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Pro Football Hall of Fame voter Dan Fouts: 'Mr. Bowlen is a Hall of Famer'

Pro Football Hall of Famer Dan Fouts played the Broncos often during his 15-year career that spanned from 1973-1987. And though Fouts played for one of the Broncos' fiercest rivals in the San Diego Chargers, the quarterback developed a respect for and friendship with Broncos Owner Pat Bowlen. The respect was mutual, and when Fouts retired in 1987, Bowlen made sure to attend Fouts' retirement party. Now, in just over a week, Fouts will vote with 47 other Pro Football Hall of Fame voters on Bowlen's Hall of Fame candidacy. Fouts, now a color commentator for CBS, has also had a front-row seat to watch several Modern-Era finalists with Broncos ties, including Champ Bailey and Steve Atwater.

We caught up with the Hall of Fame quarterback to hear his thoughts on Bowlen's Hall of Fame candidacy, if Bailey could be a first-ballot Hall of Famer and how Atwater left his mark on NFL offenses.

Aric DiLalla: In your eyes, what has Pat Bowlen meant to the NFL? And I've heard that he came to your retirement party. What did that mean to you?

Dan Fouts: "The words that come to my mind when I think of Mr. Bowlen are class and style. The organization that the Broncos have run over the years has just been always first class, and that's because of Pat. For him to come to my retirement was really special for me, just because I'd known him in the past and respected him and we'd had a relationship there that was pretty unique for rival teams."

AD: How do you think his candidacy will be viewed when the voters get together in a few weeks to decide this year's class?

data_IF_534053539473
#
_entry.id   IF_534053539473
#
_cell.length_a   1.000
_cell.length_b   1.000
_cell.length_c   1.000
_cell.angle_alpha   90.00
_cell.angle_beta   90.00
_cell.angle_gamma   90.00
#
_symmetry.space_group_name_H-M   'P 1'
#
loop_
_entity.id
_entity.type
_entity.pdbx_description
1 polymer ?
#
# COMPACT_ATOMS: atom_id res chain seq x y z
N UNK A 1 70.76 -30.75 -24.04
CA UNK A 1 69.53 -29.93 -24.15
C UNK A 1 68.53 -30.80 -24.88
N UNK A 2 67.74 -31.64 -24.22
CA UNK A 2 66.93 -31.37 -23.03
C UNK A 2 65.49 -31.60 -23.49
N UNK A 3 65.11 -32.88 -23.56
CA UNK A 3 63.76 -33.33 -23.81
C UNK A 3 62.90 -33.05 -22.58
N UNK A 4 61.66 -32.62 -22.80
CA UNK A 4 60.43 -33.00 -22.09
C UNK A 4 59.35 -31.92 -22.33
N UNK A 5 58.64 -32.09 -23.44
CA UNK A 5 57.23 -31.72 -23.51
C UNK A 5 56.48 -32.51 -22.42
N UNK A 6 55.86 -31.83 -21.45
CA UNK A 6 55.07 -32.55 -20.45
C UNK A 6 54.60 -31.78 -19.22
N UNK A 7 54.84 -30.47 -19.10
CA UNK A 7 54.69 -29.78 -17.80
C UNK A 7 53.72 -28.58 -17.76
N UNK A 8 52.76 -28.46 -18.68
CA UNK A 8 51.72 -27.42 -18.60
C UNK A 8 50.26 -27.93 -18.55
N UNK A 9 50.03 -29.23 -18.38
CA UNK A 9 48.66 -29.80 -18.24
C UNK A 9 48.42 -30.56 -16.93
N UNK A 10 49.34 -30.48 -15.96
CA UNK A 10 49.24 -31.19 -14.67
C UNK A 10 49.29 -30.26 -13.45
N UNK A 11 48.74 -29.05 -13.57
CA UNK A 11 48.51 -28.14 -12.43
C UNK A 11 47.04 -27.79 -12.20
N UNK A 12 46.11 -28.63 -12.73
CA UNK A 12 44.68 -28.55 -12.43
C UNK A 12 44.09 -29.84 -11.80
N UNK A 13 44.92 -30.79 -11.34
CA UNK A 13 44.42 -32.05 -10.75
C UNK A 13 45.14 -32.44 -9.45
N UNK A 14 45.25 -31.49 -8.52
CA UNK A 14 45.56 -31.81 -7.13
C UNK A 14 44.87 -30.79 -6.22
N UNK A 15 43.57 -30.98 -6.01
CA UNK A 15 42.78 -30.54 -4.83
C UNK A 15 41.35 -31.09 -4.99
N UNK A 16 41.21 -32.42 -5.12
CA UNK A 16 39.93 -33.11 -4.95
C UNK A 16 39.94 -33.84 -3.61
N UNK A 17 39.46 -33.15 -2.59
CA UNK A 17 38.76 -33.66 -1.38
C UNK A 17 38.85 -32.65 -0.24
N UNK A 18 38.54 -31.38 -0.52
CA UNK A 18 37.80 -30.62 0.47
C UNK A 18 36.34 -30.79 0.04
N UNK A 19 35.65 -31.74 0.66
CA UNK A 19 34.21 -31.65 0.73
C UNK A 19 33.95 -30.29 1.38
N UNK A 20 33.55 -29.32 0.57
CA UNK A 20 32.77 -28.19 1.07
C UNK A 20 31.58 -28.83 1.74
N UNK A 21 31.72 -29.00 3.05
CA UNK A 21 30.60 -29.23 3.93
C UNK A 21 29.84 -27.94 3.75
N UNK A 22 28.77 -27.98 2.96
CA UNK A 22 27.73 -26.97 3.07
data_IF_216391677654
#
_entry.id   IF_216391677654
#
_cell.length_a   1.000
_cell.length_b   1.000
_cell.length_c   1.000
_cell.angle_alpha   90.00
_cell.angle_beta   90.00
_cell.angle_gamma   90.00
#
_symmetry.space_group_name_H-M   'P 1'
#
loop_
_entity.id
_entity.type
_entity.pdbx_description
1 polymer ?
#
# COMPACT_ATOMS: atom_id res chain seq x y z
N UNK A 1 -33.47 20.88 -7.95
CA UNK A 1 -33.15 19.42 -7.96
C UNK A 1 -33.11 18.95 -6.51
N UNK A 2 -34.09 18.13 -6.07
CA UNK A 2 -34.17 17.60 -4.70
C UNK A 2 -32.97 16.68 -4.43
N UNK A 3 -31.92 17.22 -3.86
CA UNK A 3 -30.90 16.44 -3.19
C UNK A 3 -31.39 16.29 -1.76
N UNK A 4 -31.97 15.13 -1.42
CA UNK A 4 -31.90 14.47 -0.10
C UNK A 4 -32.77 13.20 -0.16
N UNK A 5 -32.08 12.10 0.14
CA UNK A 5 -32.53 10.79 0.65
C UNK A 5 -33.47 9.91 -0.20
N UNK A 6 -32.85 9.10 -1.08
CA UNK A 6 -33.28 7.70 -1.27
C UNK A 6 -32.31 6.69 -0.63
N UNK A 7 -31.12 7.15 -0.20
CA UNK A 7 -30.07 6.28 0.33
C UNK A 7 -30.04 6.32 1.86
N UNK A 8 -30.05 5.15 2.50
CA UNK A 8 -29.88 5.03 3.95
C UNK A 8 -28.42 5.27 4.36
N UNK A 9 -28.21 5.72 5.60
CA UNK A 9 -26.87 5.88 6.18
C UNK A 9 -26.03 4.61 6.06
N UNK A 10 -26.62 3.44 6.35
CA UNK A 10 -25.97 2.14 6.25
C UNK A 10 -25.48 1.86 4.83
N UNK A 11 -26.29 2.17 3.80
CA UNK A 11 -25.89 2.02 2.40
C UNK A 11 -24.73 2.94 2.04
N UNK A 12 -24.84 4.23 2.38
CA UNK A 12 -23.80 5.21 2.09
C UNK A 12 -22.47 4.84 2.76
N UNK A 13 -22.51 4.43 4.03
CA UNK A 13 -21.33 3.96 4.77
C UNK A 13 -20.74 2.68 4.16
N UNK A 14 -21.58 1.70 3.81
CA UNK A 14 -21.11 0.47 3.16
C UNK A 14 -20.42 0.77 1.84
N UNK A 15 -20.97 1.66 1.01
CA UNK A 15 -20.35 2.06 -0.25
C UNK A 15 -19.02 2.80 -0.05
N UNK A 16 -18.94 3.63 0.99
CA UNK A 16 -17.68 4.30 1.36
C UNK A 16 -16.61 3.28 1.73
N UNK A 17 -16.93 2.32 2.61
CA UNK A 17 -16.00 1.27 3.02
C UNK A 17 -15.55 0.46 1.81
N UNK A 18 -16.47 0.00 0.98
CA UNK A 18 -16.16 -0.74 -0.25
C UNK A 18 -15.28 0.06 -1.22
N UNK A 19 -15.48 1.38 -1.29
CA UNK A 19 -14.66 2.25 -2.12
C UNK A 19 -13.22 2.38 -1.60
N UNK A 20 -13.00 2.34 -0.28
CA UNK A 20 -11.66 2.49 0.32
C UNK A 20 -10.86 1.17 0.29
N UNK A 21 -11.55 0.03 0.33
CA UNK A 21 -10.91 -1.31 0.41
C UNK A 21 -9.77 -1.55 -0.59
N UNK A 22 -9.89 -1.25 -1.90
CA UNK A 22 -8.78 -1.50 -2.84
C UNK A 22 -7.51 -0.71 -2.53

DF: "Well, being one of the voters, normally we don't really discuss the candidacy of the finalists, but I definitely think that Mr. Bowlen is a Hall of Famer."

AD: There are three potential first-ballot Hall of Famers in Champ Bailey, Tony Gonzalez and Ed Reed. Do you see a scenario where he could be voted in right away?

DF: "The fact that anybody's a finalist means they've got a great shot. The process is not an easy one, because it takes about an eight-, nine-hour day for the arguments to happen. Speaking of those three players, I doubt the arguments will take very long."

AD: From your experience calling Denver's games for CBS, what kind of player was Champ?

DF: "You just see a player that quarterbacks are very wary of and wary of throwing in his direction. [He was] such a smart player and athletically gifted and [had] the ability to catch the ball. A lot of defensive backs don't catch the ball that well. He's just a superb athlete."

AD: Steve Atwater will be back in the room this year as a finalist. What sort of challenge did he pose to offenses when he played?

DF: "He was unique in his abilities to play near the line of scrimmage but also in the secondary. [He was] a fierce hitter, well-respected and feared throughout the league. To me, that's a great asset to have and a great thing to put on your resume: that people want to stay away from you."

AD: What is this time of year like for you as you start preparing for this vote?

DF: "You prepare all year round, because a lot of the guys that were finalists last year are finalists again this year. You delve into more of their background, more of their story, more of their stats and look forward to the arguments — pros and cons — for each player and coach. It's a rare honor that James Lofton and I have being members of the Hall and also members of the media."

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